- In one of Harry's cases, the crime scenes are magically tagged with the quote "Suffer not a witch to live."
- Harry famously looks the part, even though he's the sort of person a witch hunter would hunt.
- In one of the short stories Karrin Murphy, Harry's sometimes-sidekick and cop chick, explains how Harry's moments of power are so viscerally terrifying that she understands how people could start hunting witches.
- Over the course of the series, Harry develops a reputation in the supernatural community as a thug who occasionally murders gods and talks flippantly to angels, and because they don't know most of the details of the cases or have the ability to understand his motivation, they default to a view of him much like this trope.
- In a moment of desperation, the Wardens recruited Harry. He gets to experience the trope from the other side.
- Evil wizards had essentially regressed much of the world from the 19th century to The Dung Ages in Tamara Siler Jones's Dubric Byerly trilogy — a Dark Fantasy mixed with forensic mystery. These "mages" were beaten back by a crusade from a country that escaped this fate and after this victory, Dubric Byerly — a lapsed warrior-priest who's become an inspector, is tasked by the king with hunting those that still remain.
- Downplayed in The Factory Witches of Lowell — Mill Agent Mr. Boott believes the factory girls' strike is the result of the mill girls being possessed or otherwise influenced by occult forces (rather than the natural outcome of raising the girls' rent without a commensurate raise in pay, or the thirteen-hour work days in dangerous factories prompting the girls to stand up for better conditions and wages). He publicly accuses them of having a witch within their ranks, even going so far as to call Hannah the "queen of their coven." He's partially right in that Hannah is a witch using her magic to ensure the success of the strike, but Boott never has a chance to make good on his threats to call in an official witch hunter before the mill owners capitulate to the demands and Boott gets the boot for not breaking the strike.
Mr. Boott crossed himself, then thought better of it. Witchcraft? No, there hadn't been a witch in New England for two hundred years. Besides, what worker would go that far? This wasn't Lancashire; this was Massachusetts. And yet...
These girls were so very defiant.
Mr. Boott crossed himself again.
- One of these guys, referred to as simply "The Witchfinder," plays a small but important role in the Dung Ages prologue of The Festering. He's less interested in actually finding witches (assuming any exist) and more interested in just having a lot of political and religious clout in the English town of Garth, accusing and executing people on a whim in order to instill fear in the locals. His main role in the story is having Patient Zero for The Plague executed and buried without treatment and study, thereby ensuring the disease will return to threaten future generations in Garth.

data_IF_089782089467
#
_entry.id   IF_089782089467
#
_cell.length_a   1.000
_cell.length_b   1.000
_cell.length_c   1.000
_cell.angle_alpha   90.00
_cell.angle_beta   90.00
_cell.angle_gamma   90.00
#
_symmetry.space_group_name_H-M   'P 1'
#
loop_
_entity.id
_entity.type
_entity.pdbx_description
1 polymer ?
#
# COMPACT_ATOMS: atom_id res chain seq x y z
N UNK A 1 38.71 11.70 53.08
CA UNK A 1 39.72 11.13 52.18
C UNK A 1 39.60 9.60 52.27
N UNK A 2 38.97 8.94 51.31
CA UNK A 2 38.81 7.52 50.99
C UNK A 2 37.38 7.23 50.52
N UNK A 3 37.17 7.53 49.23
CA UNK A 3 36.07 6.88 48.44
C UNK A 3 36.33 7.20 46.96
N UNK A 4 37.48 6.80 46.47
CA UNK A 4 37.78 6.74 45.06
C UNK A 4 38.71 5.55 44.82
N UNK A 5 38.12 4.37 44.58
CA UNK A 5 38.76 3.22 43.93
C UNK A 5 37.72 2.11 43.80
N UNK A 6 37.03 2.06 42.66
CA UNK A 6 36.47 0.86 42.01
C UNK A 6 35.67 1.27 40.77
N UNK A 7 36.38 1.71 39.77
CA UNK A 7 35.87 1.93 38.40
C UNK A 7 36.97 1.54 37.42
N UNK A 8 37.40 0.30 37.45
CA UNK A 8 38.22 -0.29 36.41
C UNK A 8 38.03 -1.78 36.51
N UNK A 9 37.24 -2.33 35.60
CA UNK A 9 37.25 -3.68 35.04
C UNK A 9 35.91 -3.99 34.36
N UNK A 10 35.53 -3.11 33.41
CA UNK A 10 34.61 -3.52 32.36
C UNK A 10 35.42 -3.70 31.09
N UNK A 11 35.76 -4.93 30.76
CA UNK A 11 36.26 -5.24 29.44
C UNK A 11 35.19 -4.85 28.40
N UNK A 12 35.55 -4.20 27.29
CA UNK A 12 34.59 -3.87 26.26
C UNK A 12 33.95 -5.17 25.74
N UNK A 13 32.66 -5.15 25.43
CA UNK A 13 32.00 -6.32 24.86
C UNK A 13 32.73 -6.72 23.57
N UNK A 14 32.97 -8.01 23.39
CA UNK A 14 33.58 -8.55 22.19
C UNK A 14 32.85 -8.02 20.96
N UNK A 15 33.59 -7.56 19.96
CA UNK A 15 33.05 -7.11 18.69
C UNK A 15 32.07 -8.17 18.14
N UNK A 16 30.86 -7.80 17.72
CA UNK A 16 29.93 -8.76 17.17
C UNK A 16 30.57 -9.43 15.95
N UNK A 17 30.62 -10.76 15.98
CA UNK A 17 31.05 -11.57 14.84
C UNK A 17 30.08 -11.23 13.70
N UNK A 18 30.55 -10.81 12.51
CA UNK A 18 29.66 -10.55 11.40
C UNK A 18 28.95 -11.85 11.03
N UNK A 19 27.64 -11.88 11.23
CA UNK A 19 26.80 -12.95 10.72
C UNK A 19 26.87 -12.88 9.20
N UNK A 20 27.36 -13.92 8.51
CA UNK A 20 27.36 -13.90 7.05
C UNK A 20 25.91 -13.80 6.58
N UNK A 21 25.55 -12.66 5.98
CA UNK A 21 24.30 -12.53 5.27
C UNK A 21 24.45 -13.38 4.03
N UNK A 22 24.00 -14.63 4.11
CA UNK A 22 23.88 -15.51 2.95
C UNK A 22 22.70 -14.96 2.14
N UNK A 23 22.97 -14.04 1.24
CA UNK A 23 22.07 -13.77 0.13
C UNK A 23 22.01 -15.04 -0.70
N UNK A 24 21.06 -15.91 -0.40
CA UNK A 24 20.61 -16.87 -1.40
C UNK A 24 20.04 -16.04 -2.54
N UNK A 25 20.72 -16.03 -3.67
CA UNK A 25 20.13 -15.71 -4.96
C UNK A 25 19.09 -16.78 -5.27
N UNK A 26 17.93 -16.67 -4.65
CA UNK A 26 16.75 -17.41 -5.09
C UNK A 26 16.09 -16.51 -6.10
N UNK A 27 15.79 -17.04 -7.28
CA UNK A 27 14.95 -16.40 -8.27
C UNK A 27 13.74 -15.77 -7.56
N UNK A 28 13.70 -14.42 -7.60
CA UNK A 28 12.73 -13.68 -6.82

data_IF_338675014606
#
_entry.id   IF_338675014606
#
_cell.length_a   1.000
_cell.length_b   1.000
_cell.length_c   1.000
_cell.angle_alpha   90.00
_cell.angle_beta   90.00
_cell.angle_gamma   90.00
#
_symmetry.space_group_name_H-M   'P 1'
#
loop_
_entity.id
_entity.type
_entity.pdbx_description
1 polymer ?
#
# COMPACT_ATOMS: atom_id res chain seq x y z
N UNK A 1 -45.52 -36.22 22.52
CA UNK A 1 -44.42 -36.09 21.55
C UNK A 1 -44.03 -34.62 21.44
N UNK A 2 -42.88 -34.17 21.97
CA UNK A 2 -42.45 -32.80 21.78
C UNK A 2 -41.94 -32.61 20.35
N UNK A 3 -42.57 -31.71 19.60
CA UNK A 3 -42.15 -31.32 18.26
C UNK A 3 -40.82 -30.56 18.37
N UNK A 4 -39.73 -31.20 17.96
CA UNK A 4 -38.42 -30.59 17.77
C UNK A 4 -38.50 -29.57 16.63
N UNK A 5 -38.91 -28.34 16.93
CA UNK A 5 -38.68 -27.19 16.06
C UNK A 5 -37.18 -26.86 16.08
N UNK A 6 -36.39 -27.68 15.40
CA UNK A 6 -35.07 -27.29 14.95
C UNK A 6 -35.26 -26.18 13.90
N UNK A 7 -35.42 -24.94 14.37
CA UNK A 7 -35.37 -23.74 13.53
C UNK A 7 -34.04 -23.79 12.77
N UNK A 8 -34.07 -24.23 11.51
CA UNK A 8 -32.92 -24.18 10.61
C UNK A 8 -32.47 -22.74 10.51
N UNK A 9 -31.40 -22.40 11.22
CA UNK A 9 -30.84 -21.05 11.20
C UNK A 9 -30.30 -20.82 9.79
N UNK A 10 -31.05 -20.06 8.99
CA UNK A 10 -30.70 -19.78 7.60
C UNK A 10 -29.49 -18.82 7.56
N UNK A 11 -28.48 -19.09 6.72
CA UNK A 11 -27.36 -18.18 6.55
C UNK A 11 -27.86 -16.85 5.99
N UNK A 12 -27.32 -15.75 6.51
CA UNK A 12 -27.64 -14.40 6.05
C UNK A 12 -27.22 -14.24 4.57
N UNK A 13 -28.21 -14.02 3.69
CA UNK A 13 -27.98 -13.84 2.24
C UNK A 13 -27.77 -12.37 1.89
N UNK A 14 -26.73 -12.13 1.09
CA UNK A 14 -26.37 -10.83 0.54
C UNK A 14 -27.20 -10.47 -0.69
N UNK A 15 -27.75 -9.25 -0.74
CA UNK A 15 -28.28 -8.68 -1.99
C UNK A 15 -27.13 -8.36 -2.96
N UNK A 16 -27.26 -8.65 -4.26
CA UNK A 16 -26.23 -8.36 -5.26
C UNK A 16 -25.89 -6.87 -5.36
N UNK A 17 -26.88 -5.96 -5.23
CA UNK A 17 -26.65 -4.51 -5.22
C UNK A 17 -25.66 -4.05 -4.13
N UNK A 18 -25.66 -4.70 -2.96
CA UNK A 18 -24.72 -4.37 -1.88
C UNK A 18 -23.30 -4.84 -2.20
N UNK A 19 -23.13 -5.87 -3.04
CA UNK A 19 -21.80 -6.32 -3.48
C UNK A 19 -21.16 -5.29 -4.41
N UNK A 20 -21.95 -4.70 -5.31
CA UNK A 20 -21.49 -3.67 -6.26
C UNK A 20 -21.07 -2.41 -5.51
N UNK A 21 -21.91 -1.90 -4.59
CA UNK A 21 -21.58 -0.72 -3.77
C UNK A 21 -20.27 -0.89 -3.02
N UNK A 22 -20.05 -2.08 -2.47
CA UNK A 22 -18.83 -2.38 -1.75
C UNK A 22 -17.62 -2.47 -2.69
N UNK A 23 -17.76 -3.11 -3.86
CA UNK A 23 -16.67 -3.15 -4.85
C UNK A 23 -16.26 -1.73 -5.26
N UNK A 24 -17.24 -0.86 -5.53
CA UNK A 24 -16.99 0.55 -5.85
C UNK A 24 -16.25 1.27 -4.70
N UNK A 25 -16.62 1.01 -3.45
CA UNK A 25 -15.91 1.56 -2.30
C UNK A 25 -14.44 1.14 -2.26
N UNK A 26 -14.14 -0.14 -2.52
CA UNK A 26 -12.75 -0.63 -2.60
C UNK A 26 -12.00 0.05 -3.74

- Good Omens: Played with. While played straight in Agnes Nutter's case, Witchfinder Sergeant Shadwell, a modern professional witch hunter, doesn't get much work these days.
- Pale: Witch Hunters are a form of Aware, those who have seen past the Masquerade and lost much of their Innocence, forfeiting protections against magic users and supernatural creatures. Any Aware that chooses to become a Witch Hunter is likely to be a fanatic in some form, and so they're infamous for not distinguishing between good and bad witches to the point most Would Hurt a Child. Most of the hunters that appear in Pale work for a Canadian Witch Hunter group called the Lighthouse, which organizes survivors of monster attacks, arms them, and deploys them in cells. The Hunters that appear in Pale have a shoot first and ask questions later policy, which leads them into conflict with essentially every protagonist and antagonist faction until they bite off more than they can chew by breaking into the Carmine Contest on the logic that supernatural forces are clearly trying to keep them out, at which point they are promptly conscripted into the contest and killed by the other contestants.
- Princesses of the Pizza Parlor: In Boyfriends and Other Minor Annoyances: As Bianca says, they exist, and as the narration indicates, they're inquisitors from the Order of San Matabruy:
Witch. Hunter. Hunts witches. It can't be that difficult.